Teamwork failures can result from many factors; understand the underlying dynamics to help collaboration succeed.
Q: I’ve been running into roadblocks on collaboration. People give lip service to working together, but then don’t even respond to emails. I’m really frustrated and trying to figure out what to do. — Evani, 40, project manager
A: Collaboration failures can result from many factors; understand the underlying dynamics to help collaboration succeed.
First of all, manage the emotional aspects of your frustration. Lashing out is rarely productive and could even undermine your desired goal. Count to 10, take a couple of deep breaths, whatever it takes to keep steady while you make a plan.
Now, taking an honest look at the collaborative efforts you’ve sought to launch, how much have they been about you and your needs, and how fully have you considered the points of view of the other parties involved?
Start to think of all the reasons that people are not following through on this collaborative vision. Here are a couple to get you started.
For one, they may not share your vision; some may actually oppose it. Sometimes people will agree to go along with something without any intention of following through. And given how often corporate or team directives fall by the wayside, they probably see this as a rational approach. Have you given them a reason to believe?
Or, they may be well-intentioned but overloaded with other priorities. Most of us have been in that situation. If the benefits are not clear, you’re not likely to get the cooperation you seek.
As you think about this, consider whether you’ve laid out a clear approach for working together. Being vague is a common cause of failed teamwork and can be addressed by clear plans that have been explicitly agreed to.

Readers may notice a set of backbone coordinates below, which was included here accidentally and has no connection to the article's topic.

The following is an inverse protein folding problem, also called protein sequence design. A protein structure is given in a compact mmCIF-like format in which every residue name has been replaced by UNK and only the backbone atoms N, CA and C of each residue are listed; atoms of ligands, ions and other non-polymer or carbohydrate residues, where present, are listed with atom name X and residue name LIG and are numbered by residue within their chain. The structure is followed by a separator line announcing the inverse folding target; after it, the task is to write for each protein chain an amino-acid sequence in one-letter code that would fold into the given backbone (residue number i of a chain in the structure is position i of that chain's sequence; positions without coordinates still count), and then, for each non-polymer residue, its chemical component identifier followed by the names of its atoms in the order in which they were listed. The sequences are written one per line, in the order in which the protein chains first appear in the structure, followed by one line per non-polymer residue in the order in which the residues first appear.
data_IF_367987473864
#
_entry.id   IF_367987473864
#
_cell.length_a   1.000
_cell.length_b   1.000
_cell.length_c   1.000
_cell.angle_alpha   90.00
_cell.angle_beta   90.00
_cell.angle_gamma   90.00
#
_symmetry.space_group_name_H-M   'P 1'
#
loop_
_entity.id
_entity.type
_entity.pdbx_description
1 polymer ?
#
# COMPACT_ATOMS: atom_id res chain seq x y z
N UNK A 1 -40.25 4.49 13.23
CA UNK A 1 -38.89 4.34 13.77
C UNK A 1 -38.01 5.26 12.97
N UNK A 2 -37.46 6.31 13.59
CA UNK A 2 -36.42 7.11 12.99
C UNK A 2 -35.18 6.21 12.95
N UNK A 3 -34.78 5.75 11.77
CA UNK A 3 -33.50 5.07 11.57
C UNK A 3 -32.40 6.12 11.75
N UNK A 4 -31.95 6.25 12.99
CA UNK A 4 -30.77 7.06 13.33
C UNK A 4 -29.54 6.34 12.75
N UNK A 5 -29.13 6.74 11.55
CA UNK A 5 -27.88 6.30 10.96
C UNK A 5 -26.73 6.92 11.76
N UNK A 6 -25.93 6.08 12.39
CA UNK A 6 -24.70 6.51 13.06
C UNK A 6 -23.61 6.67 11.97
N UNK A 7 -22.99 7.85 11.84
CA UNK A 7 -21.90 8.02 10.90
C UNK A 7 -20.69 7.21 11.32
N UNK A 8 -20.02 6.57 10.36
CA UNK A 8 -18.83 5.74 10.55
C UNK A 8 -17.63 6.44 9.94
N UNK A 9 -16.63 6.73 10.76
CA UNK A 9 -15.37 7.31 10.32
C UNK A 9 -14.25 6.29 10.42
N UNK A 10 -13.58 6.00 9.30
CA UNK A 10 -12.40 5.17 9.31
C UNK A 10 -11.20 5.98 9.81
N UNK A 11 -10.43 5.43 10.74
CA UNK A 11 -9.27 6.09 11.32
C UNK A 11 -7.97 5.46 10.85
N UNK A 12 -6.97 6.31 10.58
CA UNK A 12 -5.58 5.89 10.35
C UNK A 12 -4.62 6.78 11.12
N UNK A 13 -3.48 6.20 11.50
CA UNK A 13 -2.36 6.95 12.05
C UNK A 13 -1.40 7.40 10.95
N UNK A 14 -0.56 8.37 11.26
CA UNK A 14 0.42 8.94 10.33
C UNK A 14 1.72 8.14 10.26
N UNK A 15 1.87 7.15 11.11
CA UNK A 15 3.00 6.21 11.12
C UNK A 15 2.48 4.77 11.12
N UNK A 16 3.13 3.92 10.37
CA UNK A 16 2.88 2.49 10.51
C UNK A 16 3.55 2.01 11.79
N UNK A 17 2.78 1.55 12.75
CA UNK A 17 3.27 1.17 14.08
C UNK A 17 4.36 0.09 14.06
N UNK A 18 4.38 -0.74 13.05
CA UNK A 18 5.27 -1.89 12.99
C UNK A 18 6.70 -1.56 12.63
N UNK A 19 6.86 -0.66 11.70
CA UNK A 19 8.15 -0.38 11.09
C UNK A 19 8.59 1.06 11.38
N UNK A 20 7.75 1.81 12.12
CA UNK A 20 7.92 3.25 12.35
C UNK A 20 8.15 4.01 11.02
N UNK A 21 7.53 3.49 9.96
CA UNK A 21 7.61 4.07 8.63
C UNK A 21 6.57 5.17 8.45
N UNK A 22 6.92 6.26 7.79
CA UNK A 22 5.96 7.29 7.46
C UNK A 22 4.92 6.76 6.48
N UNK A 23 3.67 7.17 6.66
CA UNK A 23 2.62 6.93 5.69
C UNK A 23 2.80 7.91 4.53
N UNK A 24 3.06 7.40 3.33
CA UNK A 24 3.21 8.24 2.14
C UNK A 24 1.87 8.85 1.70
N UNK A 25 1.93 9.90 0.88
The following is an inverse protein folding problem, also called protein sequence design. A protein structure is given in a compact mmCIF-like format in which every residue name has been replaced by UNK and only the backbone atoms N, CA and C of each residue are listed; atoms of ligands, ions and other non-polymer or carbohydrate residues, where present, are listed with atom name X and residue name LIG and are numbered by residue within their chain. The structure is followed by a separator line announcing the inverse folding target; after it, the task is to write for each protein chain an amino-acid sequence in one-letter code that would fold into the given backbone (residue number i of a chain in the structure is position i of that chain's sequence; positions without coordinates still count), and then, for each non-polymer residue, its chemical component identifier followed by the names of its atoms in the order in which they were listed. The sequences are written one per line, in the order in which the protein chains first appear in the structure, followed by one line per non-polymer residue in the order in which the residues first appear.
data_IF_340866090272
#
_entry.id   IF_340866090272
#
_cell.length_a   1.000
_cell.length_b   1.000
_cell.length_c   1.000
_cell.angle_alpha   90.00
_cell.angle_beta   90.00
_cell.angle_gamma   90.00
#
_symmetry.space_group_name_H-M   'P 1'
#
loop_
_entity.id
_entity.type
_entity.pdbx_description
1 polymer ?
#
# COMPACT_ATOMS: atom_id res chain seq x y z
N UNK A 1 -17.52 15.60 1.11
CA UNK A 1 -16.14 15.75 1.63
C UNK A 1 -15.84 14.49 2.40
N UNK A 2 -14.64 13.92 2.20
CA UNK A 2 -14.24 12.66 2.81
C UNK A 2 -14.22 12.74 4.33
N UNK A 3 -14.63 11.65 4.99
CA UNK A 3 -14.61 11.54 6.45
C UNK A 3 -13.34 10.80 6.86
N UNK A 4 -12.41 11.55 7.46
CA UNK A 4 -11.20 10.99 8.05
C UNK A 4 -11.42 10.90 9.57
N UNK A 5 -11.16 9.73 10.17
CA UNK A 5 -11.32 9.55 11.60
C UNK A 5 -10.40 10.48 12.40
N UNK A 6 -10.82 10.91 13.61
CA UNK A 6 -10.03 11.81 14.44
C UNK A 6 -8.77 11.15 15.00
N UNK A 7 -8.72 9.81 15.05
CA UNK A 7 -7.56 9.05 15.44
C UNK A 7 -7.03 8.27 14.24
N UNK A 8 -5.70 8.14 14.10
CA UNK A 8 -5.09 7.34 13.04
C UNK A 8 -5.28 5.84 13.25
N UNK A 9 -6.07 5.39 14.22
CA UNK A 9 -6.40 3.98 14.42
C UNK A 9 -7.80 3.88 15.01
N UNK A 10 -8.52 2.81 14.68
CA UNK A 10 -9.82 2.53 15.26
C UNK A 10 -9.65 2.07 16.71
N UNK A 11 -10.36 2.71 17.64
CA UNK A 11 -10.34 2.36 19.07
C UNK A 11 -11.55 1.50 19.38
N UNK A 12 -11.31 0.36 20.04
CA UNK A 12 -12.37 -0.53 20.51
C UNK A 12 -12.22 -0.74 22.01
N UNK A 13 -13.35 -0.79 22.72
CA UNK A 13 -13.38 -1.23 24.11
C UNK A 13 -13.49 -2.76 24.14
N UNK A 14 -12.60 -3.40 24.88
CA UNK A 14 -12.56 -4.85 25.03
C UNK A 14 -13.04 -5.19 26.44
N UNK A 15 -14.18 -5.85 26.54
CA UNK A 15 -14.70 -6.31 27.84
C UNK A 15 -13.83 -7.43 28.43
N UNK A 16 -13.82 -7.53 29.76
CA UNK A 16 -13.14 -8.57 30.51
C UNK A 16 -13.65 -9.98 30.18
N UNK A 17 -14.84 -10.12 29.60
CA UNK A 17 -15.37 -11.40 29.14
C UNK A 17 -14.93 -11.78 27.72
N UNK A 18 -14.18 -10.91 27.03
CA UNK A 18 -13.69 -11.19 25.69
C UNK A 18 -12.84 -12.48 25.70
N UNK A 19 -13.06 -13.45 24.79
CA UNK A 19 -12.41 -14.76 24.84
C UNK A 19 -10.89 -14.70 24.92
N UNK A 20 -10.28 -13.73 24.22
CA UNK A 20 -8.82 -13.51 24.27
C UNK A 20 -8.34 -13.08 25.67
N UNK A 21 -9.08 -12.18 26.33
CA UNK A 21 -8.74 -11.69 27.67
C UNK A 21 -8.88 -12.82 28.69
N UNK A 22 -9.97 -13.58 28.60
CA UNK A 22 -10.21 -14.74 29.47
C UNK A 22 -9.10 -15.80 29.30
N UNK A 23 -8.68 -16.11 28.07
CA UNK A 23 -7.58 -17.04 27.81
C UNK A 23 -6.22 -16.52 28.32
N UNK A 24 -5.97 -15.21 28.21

Practice with a past failed example, analyzing root causes and laying out steps you could have taken if you had a “do-over.” Your plan should articulate expectations for communication, roles and responsibilities, and implications if the plan isn’t adhered to.
Move forward with an improved collaboration framework starting with a project that is currently underway. Your first step should be spending time with each of your key stakeholders one-on-one, with an agenda that includes: ensuring agreement on your shared project’s reason for existing, their definition of success, and their understanding of project roles and responsibilities. Then bring this deep understanding into a broader meeting where you build buy-in to the collaborative vision.
What if people still don’t follow through? At that point, you have more justification to call them to account.
Know your allies, too. Your boss should have your back, so ask him or her to help reinforce the expectations, especially across department lines. Use executive clout to reinforce your authority.
Building a collaborative culture can be difficult; be persistent and rely on open, ongoing communication to make progress.
Submit questions to Liz Reyer at firstname.lastname@example.org.